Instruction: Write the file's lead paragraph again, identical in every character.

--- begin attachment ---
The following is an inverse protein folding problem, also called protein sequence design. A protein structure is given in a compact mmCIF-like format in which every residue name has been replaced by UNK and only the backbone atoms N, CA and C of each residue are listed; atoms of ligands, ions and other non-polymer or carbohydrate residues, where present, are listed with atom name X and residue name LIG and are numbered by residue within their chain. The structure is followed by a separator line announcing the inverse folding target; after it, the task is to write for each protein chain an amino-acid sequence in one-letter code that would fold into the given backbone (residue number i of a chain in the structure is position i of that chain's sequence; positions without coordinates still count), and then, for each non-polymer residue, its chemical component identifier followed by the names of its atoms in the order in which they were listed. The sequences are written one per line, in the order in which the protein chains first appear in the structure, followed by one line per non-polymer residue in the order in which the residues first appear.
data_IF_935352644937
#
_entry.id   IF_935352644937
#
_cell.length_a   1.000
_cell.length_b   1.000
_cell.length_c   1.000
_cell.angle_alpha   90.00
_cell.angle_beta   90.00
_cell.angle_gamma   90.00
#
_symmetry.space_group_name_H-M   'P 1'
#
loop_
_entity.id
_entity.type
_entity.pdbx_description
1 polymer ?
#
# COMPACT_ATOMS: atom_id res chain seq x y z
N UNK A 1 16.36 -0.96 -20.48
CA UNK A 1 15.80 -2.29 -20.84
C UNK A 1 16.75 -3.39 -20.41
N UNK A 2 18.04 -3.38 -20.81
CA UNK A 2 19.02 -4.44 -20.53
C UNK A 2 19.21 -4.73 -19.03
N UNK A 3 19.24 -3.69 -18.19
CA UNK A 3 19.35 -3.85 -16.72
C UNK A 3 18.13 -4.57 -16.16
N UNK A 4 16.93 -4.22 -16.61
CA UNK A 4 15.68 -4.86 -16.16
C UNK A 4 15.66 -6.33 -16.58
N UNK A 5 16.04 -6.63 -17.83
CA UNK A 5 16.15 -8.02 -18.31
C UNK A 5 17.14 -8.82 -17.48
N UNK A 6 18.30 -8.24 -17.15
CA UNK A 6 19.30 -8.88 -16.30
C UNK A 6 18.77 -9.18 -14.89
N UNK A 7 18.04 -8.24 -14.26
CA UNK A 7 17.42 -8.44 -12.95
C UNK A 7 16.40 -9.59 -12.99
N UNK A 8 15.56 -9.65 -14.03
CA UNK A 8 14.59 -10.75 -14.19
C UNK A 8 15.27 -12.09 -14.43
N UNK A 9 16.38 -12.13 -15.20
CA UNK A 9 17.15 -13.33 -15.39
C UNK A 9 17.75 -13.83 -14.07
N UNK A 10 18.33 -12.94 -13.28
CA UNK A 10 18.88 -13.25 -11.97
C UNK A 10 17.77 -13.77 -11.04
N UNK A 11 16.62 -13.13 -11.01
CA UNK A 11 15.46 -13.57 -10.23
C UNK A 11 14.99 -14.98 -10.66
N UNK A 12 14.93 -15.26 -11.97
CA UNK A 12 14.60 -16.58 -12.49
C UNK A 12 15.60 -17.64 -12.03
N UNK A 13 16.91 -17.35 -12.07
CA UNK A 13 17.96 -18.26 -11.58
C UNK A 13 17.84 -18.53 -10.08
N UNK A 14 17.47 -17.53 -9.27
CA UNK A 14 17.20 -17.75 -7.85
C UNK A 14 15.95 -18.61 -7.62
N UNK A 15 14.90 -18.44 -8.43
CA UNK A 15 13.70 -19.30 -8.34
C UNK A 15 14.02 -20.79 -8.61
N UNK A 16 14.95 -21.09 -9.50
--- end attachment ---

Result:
The following is an inverse protein folding problem, also called protein sequence design. A protein structure is given in a compact mmCIF-like format in which every residue name has been replaced by UNK and only the backbone atoms N, CA and C of each residue are listed; atoms of ligands, ions and other non-polymer or carbohydrate residues, where present, are listed with atom name X and residue name LIG and are numbered by residue within their chain. The structure is followed by a separator line announcing the inverse folding target; after it, the task is to write for each protein chain an amino-acid sequence in one-letter code that would fold into the given backbone (residue number i of a chain in the structure is position i of that chain's sequence; positions without coordinates still count), and then, for each non-polymer residue, its chemical component identifier followed by the names of its atoms in the order in which they were listed. The sequences are written one per line, in the order in which the protein chains first appear in the structure, followed by one line per non-polymer residue in the order in which the residues first appear.